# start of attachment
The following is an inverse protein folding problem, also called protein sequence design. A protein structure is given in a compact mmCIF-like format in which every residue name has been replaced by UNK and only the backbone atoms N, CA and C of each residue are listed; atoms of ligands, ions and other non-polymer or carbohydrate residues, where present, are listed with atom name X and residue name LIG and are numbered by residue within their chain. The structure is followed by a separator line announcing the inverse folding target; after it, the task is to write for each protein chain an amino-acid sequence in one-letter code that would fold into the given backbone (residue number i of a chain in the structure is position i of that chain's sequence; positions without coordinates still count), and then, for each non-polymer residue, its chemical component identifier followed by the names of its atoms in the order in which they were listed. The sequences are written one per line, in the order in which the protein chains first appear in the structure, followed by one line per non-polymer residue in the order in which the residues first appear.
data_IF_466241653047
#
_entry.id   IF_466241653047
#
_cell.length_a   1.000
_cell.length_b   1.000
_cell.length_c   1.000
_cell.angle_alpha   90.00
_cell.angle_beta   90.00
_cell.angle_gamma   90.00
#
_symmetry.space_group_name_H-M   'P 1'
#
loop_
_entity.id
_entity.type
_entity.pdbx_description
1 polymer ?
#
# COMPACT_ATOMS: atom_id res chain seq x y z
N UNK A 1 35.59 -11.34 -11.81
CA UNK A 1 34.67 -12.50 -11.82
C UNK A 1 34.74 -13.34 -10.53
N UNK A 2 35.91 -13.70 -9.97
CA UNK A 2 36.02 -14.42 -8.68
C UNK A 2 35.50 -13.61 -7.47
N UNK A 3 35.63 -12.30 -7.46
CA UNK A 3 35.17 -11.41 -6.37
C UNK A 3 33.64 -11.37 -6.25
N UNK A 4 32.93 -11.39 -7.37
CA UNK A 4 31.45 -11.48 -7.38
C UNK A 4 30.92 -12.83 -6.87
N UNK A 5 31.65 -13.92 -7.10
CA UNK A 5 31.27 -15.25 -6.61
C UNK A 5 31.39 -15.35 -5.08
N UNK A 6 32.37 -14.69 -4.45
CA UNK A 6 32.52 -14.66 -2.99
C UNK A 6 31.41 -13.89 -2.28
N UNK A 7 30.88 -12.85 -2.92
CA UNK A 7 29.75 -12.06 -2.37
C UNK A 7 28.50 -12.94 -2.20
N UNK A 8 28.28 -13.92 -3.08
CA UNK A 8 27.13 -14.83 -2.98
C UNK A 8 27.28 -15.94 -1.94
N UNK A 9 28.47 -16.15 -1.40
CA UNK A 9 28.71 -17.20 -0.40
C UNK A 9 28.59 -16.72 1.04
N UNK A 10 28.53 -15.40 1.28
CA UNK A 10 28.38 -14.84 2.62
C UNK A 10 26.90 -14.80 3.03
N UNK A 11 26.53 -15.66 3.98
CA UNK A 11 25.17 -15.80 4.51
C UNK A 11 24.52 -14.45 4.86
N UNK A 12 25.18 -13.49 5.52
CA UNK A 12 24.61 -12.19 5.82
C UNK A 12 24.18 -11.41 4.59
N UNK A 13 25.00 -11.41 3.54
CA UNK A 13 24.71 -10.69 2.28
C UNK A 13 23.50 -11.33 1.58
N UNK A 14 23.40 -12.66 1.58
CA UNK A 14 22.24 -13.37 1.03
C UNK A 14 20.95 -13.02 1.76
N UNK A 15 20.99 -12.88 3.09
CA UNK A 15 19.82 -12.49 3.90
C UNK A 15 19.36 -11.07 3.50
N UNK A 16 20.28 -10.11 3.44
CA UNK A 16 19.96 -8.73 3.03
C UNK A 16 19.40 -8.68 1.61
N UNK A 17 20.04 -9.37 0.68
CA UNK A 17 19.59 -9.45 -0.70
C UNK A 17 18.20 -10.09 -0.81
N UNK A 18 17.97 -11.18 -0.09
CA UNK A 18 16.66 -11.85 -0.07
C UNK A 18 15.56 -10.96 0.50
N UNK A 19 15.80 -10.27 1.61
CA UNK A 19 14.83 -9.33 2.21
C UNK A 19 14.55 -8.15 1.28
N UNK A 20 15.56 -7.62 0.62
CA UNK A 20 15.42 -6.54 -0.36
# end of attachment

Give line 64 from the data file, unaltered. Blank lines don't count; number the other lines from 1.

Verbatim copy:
N UNK A 15 20.99 -12.88 3.09